Local power brokers might possess wealth, honor, a reputation for piety, abundant weaponry or powerful allies, but they lacked the means or the will to convert those gifts into decisive authority. The maliks, or elders, made a big show of representing their communities’ interests in meetings with outsiders and serving their followers generous meals; each year they presided over festive villagewide “snow picnics,” where the children of Istalif playfully competed to wreck one another’s snow-and-ice dams on the terraced hills above the town. But for all their public visibility, the maliks were only as strong as their communities allowed them to be; they were not secure hereditary chieftains but anxious agents of the professions or neighborhoods or clans they served. . . . The mullahs, for their part, had little ability to intervene outside the mosque, and the village’s wealthy merchants had little sway since they lived primarily in Kabul and often came from the low-status weaver class. Aging commanders of the anti-Soviet jihad supplied money and guns to young men, who struck a menacing pose by wearing the “pakul” hat of the great Tajik fighter Ahmed Shah Massoud, rather than the “karakul” hat favored by Hamid Karzai. While the commanders successfully extorted rent from local merchants who ran shops on public lands, they were unpopular and preferred to remain in the shadows, strenuously avoiding one another as well as any direct conflict with the state.As always in traditional societies, there is great fear of anything that might upset the existing balance of power:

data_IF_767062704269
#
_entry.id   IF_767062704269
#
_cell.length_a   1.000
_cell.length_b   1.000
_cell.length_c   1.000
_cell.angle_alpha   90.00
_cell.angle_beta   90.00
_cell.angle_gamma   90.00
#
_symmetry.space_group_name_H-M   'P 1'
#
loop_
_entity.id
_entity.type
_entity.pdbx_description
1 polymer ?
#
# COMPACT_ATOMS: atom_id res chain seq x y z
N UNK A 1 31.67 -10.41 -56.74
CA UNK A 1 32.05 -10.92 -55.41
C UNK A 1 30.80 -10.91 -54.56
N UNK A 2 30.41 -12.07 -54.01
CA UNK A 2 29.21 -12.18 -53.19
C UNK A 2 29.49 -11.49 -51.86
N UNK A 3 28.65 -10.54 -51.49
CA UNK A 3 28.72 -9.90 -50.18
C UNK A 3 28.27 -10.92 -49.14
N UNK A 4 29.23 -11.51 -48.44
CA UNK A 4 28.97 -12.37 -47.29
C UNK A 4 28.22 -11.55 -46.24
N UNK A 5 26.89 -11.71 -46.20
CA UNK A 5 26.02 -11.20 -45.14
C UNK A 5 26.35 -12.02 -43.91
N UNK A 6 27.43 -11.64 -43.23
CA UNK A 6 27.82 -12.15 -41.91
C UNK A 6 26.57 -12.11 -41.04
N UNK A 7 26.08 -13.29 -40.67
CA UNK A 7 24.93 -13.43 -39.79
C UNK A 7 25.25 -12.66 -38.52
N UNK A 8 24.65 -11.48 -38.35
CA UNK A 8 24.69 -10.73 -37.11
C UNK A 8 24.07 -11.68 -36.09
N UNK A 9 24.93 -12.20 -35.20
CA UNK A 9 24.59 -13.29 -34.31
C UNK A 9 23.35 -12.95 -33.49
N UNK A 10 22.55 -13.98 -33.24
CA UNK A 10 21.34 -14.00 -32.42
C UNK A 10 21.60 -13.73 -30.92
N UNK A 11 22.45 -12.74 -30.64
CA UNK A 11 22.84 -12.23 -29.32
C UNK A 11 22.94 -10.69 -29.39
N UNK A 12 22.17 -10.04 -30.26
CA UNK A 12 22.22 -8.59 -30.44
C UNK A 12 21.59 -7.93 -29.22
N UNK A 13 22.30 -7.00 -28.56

Coburn found that local leaders often achieved little by design. He watched in disbelief as they rejected a proposal to pave the main road connecting Istalif with the nearby highway leading to Kabul. The new road would have benefited the entire village by reducing the difficulty and cost of travel; but one malik objected that its construction would disproportionately assist another malik’s sector of the town, and the proposal was quietly tabled. In other words, to disturb the existing distribution of power was to risk reigniting too many local conflicts. And as in the American white-collar workplace, no one was eager to speak strongly on behalf of the idea for fear of losing face if it failed. In Istalif, it often seemed, politics meant convincing people you had power by forestalling any event that might reveal you didn’t.Government is useless, the regional governor ignored by everyone. NATO soldiers are respected when they show up but forgotten as soon as they leave. Coburn is particularly scathing about NGOs, whose ignorance leads them to give gifts to people who cannot use them and needlessly stir up trouble. (Scorn toward NGOs seems to be a requirement for tough, in-the-know writers these days.) Attempts to create a modern democracy in such a society, it goes nearly without saying, are doomed to irrelevance.
Thinking about this, it occurred to me that much of the world lived in societies like this one as little as a century ago. Yet across North Africa and the Middle East, things have changed a great deal. I once read a book about tribal culture in Libya that was eerily like Coburn's portrayal of Afghanistan, but Libya has just experienced a very modern revolution and may soon have some sort of democracy. The changes that matter most are, it seems to me, are urbanization, education, and the spread of modern economic life (in which people have jobs with companies or the government, rather than working together with friends).
Of course, something is lost when a society moved from informal tribal arrangements to a modern state. But it is foolish to think that any society could have the benefits of modernity (women's rights, medical care, air conditioning, hot showers) without adapting bureaucratic, hierarchical power structure of modern governments and corporations. (Above, some of Istalif's modestly famous pottery.)